I have a question about deleting objects. My game has two classes,
Player and Alien, essentially identical, instances of which can shoot
at each other. Player is described below

class Player(object):
#Class attributes for class Player
n=0 #n is the number of players

#Private methods for class Player
def __init__(self,name):
self.name = name
self.strength = 100
Player.n +=1

def __del__(self):
Player.n -=1
print "I guess I lost this battle"

#Public methods for class Player
def blast(self,enemy,energy):
enemy.hit(energy)

def hit(self,energy):
self.strength -= energy
if(self.strength <= 50):
self.__del__()

I instantiate one instance of each class:
Hero = Player("Me")
Villain = Alien("Not Me")

If Hero hits Villain with
Hero.blast(Villain, 100),

Villain dies and executes its destructor (__del__). The game then
ends. However,

[...questions, questions, questions...]

Don't trouble yourself with these questions Thomas, you really don't
want to know.

Just Don't Do That: simply represent your character's death by some
means other than destroying your Hero. __del__ methods are to be
avoided unless you really can't see another way. And as for *calling*
__del__ explicitly... well, I think my laziness in not liking to think
about what happens then is a virtue :-)

thank-Guido-this-isn't-C++-ly y'rs,
John
Jul 18 '05 #3
Your original post may have been garbled, but our answers were not.


Jul 18 '05 #4
"Martin v. Lwis" <ma****@v.loewis.de> wrote in message news:<40**************@v.loewis.de>...
There is no way to explicitly delete an object in Python.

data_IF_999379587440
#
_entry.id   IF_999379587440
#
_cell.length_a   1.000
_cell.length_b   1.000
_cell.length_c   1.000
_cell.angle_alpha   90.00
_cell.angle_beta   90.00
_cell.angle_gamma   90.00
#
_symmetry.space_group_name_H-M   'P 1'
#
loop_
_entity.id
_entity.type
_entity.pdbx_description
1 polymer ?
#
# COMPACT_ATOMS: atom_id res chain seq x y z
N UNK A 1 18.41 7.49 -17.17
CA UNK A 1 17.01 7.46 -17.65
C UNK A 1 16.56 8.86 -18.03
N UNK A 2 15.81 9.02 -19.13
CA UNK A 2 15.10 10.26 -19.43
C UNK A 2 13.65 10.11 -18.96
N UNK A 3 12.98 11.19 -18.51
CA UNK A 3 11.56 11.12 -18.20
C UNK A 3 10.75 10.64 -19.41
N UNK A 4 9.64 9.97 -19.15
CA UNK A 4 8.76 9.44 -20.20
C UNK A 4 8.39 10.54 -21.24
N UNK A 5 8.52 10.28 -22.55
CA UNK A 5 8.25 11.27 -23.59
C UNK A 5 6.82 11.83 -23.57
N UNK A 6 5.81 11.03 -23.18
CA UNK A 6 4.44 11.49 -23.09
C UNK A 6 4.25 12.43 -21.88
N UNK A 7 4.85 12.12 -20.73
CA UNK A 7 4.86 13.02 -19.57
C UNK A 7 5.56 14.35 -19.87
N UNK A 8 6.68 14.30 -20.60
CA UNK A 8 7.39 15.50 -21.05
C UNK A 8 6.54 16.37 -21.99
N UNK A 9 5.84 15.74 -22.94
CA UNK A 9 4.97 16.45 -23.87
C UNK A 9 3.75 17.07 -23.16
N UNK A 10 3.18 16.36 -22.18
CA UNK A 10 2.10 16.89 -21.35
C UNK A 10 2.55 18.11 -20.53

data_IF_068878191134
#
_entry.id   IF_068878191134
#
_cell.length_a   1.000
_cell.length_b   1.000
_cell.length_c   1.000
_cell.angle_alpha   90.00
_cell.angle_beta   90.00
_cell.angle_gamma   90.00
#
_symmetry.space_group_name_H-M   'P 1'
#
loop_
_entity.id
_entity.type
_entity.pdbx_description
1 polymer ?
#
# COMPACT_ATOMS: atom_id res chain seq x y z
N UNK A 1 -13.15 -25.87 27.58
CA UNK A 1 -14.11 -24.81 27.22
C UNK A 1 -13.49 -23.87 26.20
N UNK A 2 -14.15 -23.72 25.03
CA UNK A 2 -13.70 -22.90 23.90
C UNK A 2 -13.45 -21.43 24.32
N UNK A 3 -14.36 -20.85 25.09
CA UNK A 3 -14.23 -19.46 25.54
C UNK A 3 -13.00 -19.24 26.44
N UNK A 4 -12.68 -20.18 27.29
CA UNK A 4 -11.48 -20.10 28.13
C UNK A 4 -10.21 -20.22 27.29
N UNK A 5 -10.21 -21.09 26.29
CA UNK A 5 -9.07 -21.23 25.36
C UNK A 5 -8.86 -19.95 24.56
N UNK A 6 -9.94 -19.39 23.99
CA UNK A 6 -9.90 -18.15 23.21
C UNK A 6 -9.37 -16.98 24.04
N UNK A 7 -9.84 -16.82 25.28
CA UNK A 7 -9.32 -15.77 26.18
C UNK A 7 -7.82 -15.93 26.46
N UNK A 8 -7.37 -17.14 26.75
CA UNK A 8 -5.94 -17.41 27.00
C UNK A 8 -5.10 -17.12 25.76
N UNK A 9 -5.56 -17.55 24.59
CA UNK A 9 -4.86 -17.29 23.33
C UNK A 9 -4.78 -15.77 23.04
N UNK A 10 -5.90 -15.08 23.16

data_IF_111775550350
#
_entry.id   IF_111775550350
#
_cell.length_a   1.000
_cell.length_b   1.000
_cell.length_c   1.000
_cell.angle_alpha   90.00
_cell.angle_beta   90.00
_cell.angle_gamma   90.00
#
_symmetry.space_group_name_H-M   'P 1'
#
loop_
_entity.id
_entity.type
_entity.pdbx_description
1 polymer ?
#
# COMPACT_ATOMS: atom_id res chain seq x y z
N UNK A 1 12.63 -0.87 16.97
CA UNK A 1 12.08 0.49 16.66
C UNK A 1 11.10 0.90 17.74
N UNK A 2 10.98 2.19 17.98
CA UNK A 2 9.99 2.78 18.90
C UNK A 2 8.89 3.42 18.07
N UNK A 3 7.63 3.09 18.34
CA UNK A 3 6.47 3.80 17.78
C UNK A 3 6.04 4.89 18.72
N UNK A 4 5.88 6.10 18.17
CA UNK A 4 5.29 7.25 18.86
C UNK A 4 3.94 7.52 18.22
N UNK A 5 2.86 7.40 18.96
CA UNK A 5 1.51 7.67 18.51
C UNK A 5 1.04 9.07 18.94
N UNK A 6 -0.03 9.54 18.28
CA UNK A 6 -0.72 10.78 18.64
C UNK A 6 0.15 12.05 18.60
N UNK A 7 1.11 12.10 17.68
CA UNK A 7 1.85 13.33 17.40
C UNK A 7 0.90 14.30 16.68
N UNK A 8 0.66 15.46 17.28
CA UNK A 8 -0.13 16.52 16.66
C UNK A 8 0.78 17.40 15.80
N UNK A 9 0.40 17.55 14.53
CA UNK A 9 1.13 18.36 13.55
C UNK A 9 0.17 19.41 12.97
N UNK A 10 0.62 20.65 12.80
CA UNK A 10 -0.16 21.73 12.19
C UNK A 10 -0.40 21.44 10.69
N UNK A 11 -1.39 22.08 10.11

So what does "del <object>" actually do then?
Jul 18 '05 #5
Asun Friere wrote:
There is no way to explicitly delete an object in Python.

So what does "del <object>" actually do then?


The syntax is not "del <object>", but "del <variable>".

It unbinds <variable> so that <variable> does no longer
refer to the object it used to refer to, very similar to
saying

<variable> = None

Whether that causes deletion of the object depends on
whether there are other reference to the same object,
in different variables.

Regards,
Martin

Jul 18 '05 #6
On Thu, Apr 22, 2004 at 10:10:14PM -0700, Asun Friere wrote:
"Martin v. Lwis" <ma****@v.loewis.de> wrote in message news:<40**************@v.loewis.de>...
There is no way to explicitly delete an object in Python.


So what does "del <object>" actually do then?


As http://docs.python.org/ref/del.html says:

...

Deletion of a name removes the binding of that name from the local or
global namespace, depending on whether the name occurs in a global
statement in the same code block. If the name is unbound, a NameError
exception will be raised.

It is illegal to delete a name from the local namespace if it occurs as
a free variable in a nested block.

Deletion of attribute references, subscriptions and slicings is passed
to the primary object involved; deletion of a slicing is in general
equivalent to assignment of an empty slice of the right type (but even
this is determined by the sliced object).

Essentially, the del statement deletes a reference to an object. There may
be other references to the object, and even if there aren't the garbage
collector might not collect the object immediately, if at all.

-Andrew.
Jul 18 '05 #7